The legacy of making operating Gatling guns in multiple scales in the 1990s has been taken up by master machinist Richard Pugsley of Thunder Valley Gatling Gun Company in Palmyra, Nebraska. His Gatlings range from full scale in .45-70 govt. to 3/4 scale in 9mm and he is working on a 1/3 scale in .22 caliber. His guns are always a crowd pleaser at the semi-annual Knob Creek shoot. His quality and attention to detail carries on a culture of arms making that goes back many centuries. But even his Gatling manufacturing future is in doubt thanks to the Gun Control Act of 1994 which prohibits the manufacture of magazines, clips and feeding devices of over 10 rounds. He still has some guns in inventory with the full magazine capacity but when they are sold he is about done. Would you want to then buy a ten barrel Gatling gun for ten or twelve thousand dollars with a ten round magazine? And for you do-it-yourself types, there are ads for operating Gatling gun plans for sale but be warned. You can build the gun but if you build a magazine for it of more than ten rounds you may very well be looking at doing hard time in the Big House.
The Hotchkiss Revolving Cannon was invented by Benjamin Hotchkiss, an American, who went to France in 1867. He originated the 37mm projectile with a bursting charge and his revolving cannon was specifically designed for flank defense. Unique to it was that each barrel was rifled with a different pitch allowing the target to be “swept” by shrapnel. Though resembling a Gatling gun in its outward appearance, it is an original design. It has a single firing pin and a single loading piston and the barrels rotate intermittently thus allowing a pause during rotation at the moment of firing. This innovation eliminated the centrifugal force affecting the bullet when firing such guns as the Gatling where the whole mechanism revolves continuously at a high rate of speed during firing. The 1/4 scale Hotchkiss Revolving Cannon as built by Mike Suchka is a faithful operating rendition of the original.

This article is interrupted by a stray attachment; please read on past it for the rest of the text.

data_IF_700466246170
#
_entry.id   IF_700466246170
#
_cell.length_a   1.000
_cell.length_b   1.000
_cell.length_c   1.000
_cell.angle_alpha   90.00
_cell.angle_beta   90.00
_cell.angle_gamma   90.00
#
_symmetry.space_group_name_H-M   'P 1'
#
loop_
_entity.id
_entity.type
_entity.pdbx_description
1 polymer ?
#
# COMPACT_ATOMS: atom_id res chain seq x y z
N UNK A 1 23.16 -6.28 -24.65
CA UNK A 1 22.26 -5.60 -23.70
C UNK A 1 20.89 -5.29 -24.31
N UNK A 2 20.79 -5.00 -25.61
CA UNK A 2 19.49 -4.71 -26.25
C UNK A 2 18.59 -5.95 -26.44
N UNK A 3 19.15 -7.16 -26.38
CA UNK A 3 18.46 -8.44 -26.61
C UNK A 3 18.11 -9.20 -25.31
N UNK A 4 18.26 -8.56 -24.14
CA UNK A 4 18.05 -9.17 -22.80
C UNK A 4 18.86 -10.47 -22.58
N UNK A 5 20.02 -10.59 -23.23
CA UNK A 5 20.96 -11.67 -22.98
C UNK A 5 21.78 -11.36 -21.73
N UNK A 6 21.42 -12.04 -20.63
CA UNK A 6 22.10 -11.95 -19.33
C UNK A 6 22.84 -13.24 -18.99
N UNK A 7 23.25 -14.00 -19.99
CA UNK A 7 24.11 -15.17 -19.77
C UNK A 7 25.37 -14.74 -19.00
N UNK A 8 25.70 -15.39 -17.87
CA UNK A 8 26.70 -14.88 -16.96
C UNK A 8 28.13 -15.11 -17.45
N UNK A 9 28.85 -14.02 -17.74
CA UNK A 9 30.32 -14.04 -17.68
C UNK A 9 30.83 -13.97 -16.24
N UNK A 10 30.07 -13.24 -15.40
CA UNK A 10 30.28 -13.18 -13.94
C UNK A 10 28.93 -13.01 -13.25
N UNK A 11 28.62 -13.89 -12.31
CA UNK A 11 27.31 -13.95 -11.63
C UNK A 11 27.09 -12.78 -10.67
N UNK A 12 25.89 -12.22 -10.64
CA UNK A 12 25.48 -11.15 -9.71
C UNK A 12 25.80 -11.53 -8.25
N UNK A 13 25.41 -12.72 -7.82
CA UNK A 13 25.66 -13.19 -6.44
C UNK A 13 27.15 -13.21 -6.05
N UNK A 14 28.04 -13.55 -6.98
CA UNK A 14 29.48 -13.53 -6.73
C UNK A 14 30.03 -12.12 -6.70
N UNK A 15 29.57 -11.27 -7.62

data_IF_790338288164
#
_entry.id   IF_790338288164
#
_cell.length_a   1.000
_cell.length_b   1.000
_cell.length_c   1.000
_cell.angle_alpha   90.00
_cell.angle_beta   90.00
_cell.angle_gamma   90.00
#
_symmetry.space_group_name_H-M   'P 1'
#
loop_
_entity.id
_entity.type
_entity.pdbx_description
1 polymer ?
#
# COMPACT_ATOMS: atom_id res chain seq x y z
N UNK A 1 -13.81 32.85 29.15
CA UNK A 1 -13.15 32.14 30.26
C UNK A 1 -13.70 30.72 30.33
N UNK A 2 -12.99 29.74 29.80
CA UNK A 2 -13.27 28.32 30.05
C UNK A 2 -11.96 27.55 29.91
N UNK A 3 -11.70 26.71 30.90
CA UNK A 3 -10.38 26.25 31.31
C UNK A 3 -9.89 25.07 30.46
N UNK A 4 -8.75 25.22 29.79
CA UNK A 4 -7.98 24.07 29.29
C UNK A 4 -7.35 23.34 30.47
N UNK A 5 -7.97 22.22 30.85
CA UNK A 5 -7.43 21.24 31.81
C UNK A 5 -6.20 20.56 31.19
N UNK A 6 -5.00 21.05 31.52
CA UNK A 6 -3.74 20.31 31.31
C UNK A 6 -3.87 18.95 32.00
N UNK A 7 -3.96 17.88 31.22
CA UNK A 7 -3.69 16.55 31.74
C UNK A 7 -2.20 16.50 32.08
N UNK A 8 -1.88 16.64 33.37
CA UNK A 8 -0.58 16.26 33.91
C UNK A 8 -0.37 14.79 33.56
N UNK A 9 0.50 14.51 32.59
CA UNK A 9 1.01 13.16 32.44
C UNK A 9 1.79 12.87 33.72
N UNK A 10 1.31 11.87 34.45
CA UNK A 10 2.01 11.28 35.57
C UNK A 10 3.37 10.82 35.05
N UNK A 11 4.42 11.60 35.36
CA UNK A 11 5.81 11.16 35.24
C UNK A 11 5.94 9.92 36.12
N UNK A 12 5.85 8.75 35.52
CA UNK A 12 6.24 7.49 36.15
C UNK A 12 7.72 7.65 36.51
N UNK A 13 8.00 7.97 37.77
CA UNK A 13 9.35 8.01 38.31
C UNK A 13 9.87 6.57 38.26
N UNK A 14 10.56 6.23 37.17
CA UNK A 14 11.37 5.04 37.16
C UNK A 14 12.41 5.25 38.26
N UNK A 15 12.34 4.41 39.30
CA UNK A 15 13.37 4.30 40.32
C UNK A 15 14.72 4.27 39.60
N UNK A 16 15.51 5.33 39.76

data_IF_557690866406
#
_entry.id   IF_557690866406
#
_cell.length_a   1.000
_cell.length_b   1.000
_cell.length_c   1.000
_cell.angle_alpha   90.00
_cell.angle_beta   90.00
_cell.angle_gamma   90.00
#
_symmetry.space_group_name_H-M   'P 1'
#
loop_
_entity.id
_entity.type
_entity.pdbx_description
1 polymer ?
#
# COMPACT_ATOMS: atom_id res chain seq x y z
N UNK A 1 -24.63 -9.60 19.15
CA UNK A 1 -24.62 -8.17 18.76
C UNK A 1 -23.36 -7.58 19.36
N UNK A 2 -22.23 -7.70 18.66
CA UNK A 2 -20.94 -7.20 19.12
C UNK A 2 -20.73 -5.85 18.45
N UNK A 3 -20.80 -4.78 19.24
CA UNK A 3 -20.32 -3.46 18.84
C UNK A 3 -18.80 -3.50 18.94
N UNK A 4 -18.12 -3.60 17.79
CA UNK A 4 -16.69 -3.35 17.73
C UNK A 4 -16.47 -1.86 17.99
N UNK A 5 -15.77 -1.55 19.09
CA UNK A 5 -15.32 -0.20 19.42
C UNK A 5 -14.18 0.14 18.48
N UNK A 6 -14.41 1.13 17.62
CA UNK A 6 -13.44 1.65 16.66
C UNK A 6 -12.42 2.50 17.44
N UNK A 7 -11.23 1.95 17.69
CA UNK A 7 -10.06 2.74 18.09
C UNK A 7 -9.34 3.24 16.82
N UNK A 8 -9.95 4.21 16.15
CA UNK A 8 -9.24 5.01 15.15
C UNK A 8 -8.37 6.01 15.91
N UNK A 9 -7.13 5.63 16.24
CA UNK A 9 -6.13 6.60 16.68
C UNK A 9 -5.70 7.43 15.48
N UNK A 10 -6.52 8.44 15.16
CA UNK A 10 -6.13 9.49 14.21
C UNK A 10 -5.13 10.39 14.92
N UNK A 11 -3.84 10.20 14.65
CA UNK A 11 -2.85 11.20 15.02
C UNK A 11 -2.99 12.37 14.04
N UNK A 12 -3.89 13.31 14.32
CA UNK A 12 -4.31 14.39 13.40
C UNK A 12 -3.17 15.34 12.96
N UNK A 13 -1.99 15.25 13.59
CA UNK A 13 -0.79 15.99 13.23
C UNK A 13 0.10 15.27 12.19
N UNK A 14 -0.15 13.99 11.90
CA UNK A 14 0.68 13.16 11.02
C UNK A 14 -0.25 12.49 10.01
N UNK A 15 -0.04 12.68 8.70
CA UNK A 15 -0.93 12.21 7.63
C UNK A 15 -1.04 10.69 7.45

Also commonly confused with the Gatling gun is the Gardner gun invented by William Gardner of Toledo, Ohio in 1874. It can be readily identified by the square receiver and horizontal alignment of the barrels with a bolt behind each barrel. The reciprocating bolts fired each barrel alternately left, right, left right, etc. in the two barrel model. There was a later version that had five barrels that operated in sequence. It was an extremely reliable weapon but the U.S. already had their Gatlings and dismissed it. Though the British used Gatlings very successfully, it was the British Royal Navy and then the British Army that ultimately embraced the light weight and dependable Gardner gun and it was deployed around the world to the far corners of the British Empire. It proved itself in battles in the Sudan at El Teb, Tamasi and the Upper Nile in the mid 1880s and in multiple skirmishes wherever the Empire needed to exert itself.
Of course any firearm can be the subject of a miniature rendition but it is the skill of the machinist that dictates the care and quality in which it is made. In a tradition dating back almost 500 years, it is still carried on today by a small group of craftsmen who do it for the love of the craft.
|This article first appeared in Small Arms Review V3N5 (February 2000)